The Kansas Legislature early Saturday morning passed a bill providing potentially hundreds of millions of dollars in compensation to small businesses that were hurt financially during the COVID-19 pandemic.
The bill directs a portion of uncommitted federal COVID-19 relief money coming to the state – as well as cities and counties – for settling claims for government-ordered shutdowns or restrictions during the pandemic.
The amount could be substantial since it requires the state to set aside 25% of its uncommitted federal COVID-19 relief money.
Cities and counties that put restrictions in place during the pandemic would have to earmark 35% of their federal relief money for compensation.
State and local governments are expected to bring in about $2 billion in federal COVID relief money, meaning the bill could be worth about $500 million if it was all unencumbered.
The legislation would only apply to businesses with 50 or fewer employees. Claims would have to be filed from this Oct. 1 through the end of December.
The bill would require businesses filing a claim under the law to forego any civil action against the state or any other government.
A three-person board – appointed by the governor, the House speaker and the Senate president – would play a pivotal role in how rhe money was doled out.
The board would not be subject to the state open meetings and open records law, largely because of the sensitive nature of the private information that businesses would submit to the board for review.
However, the bill requires the joint legislative Committee on Special Claims Against the State to meet and review the claims that were accepted.
The Legislative Coordinating Council, made up of legislative leadership, would have the power to authorize and approve the claims requested by the businesses
Democrats raised questions about whether lawmakers had sufficient time to thoroughly review the bill, whether the process for deciding the compensation was opaque and what happens if the federal COVID-19 money cannot be used for the compensation.
Democratic state Rep. John Carmichael of Wichita led the charge in the House to defeat the bill, raising a number of questions, including who would benefit from the program and whether it was appropriate to lock up the funds of local government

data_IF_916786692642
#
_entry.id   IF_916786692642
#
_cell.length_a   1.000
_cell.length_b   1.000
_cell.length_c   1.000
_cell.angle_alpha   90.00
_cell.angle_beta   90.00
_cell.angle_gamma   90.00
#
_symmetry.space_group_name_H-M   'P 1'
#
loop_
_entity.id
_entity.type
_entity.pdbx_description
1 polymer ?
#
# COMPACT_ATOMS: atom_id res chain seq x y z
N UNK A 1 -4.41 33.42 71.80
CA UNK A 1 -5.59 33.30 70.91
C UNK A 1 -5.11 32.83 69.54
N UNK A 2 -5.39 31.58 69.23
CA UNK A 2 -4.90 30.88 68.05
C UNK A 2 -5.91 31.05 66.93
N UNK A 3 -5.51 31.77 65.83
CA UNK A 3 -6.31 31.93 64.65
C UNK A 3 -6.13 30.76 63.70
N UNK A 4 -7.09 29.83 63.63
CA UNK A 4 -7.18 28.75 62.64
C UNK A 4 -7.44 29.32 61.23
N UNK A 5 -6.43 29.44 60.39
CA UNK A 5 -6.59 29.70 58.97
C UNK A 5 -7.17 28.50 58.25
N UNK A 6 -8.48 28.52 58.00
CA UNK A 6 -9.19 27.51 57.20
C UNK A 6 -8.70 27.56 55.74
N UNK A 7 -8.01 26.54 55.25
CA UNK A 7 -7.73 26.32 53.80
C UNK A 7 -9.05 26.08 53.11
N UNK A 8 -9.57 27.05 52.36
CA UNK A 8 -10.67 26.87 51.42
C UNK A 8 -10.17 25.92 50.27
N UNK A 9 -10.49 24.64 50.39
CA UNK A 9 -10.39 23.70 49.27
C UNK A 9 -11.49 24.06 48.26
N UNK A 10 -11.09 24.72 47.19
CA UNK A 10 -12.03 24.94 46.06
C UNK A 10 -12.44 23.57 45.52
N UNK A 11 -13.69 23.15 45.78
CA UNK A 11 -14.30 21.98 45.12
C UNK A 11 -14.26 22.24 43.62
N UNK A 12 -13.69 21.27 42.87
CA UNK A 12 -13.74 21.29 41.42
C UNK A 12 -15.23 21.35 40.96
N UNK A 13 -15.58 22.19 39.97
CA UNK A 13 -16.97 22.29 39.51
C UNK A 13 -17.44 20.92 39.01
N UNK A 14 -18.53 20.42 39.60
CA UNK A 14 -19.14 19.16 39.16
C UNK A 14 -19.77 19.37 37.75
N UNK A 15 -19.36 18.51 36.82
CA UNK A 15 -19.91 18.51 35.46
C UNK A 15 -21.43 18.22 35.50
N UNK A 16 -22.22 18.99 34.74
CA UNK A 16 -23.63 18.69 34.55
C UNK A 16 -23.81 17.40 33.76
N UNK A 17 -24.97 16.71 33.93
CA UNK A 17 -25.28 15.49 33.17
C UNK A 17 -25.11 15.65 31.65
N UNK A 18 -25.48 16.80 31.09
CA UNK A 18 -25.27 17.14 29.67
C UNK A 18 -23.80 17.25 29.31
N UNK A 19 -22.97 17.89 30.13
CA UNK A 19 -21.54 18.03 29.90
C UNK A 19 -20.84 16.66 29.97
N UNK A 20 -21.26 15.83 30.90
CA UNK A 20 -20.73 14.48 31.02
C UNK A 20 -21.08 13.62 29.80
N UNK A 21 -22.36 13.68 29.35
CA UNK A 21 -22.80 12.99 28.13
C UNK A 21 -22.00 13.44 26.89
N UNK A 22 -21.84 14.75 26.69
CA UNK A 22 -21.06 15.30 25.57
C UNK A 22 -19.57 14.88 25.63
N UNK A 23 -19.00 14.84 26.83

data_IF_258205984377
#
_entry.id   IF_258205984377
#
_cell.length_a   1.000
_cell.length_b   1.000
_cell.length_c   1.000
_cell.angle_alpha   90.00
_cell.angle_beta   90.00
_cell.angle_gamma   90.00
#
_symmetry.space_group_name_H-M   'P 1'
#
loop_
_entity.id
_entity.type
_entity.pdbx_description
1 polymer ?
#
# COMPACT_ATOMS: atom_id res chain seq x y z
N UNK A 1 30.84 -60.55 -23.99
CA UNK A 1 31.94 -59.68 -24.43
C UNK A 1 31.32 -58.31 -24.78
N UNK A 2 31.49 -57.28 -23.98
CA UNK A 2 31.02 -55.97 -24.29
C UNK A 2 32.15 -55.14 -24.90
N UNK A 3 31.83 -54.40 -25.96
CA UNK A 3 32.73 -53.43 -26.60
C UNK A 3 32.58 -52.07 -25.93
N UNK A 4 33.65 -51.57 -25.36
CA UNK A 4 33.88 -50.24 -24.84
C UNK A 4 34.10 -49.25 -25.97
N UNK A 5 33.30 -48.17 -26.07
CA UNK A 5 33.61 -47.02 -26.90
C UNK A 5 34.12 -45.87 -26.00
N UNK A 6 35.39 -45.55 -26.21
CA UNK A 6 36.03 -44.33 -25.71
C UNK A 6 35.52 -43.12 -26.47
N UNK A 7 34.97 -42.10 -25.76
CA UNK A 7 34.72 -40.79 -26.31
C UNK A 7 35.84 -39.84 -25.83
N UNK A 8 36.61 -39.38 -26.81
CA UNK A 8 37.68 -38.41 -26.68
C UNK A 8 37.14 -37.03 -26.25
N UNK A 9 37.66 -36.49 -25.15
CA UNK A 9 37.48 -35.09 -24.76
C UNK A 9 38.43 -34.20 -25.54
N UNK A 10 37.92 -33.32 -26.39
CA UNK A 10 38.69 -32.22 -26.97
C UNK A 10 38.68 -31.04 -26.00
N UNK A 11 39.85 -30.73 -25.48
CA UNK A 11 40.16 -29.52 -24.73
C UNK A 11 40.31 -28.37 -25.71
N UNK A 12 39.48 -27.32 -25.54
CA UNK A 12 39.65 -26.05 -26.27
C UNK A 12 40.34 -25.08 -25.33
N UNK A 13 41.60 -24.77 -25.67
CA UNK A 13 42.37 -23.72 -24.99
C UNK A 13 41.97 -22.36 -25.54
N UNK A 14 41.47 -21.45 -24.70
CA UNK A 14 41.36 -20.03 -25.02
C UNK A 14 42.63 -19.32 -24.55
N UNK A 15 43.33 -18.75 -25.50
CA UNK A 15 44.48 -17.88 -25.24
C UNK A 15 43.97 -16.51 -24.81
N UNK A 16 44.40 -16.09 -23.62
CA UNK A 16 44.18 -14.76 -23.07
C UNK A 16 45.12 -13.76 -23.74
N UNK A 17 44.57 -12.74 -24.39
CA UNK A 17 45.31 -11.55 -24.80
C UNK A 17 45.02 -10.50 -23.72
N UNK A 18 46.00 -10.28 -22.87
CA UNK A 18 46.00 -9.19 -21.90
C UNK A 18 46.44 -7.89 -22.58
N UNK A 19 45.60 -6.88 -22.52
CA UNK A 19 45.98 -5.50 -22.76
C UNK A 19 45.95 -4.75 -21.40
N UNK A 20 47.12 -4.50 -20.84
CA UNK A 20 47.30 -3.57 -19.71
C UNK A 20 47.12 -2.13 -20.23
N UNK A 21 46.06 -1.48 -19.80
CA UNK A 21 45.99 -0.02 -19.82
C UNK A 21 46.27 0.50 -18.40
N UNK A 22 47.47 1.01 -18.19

Carmichael criticized the late hour at which the bill emerged, giving lawmakers little time to examine the implications of the legislation.
“Haste makes waste,” Carmichael said. “I don’t want to insult Kansas businesses and Kansas workers, but I don’t want us to do the wrong thing.
“We don’t even have any idea how much money we are spending here,” he said.
“There is no fiscal note. It would be impossible to know the amount of available funds that remain. We don’t know the amount of the claims that are going to be made.”
“This is not a piece of legislation that we want to pass to aid Kansas businesses or Kansas workers,” he said.
Republican state Rep. Fred Patton, chair of the House Judiciary Committee, said he thought the Legislature came up with “decent product” for businesses to avoid costly litigation to get compensation for their losses.
The bill is intended to settle a lawsuit over whether the state should cover business losses suffered because of the shutdown.
Legislative approval came months after the owner of Sedgwick County gym went to court, arguing that he’s entitled to compensation under state law because the government assumed use of the property as it undertook efforts to contain the virus.
The lawsuit contends the gym owner is entitled to compensation under the state’s emergency management law, which provides compensation for the taking or use of property if it is “commandeered or otherwise used in coping with a disaster.”
Omega Bootcamps and its owner, Ryan Floyd, reached an agreement with the state to delay the case so legislative changes could be considered that would allow for a consistent statewide process for considering these types of compensation claims.
Attorney General Derek Schmidt has said that he generally agreed that a case could be made for someone seeking compensation whose property was “significantly damaged” by government actions undertaken for the public welfare during a state of emergency.
The agreement to delay the case, Schmidt said, was an attempt to give the Legislature a chance to consider the public policy implications of compensation during an economic shutdown.
Lawyers for the gym believed if they were successful in court, it could open the door to many similar claims from across the state and pile up legal judgments against Kansas.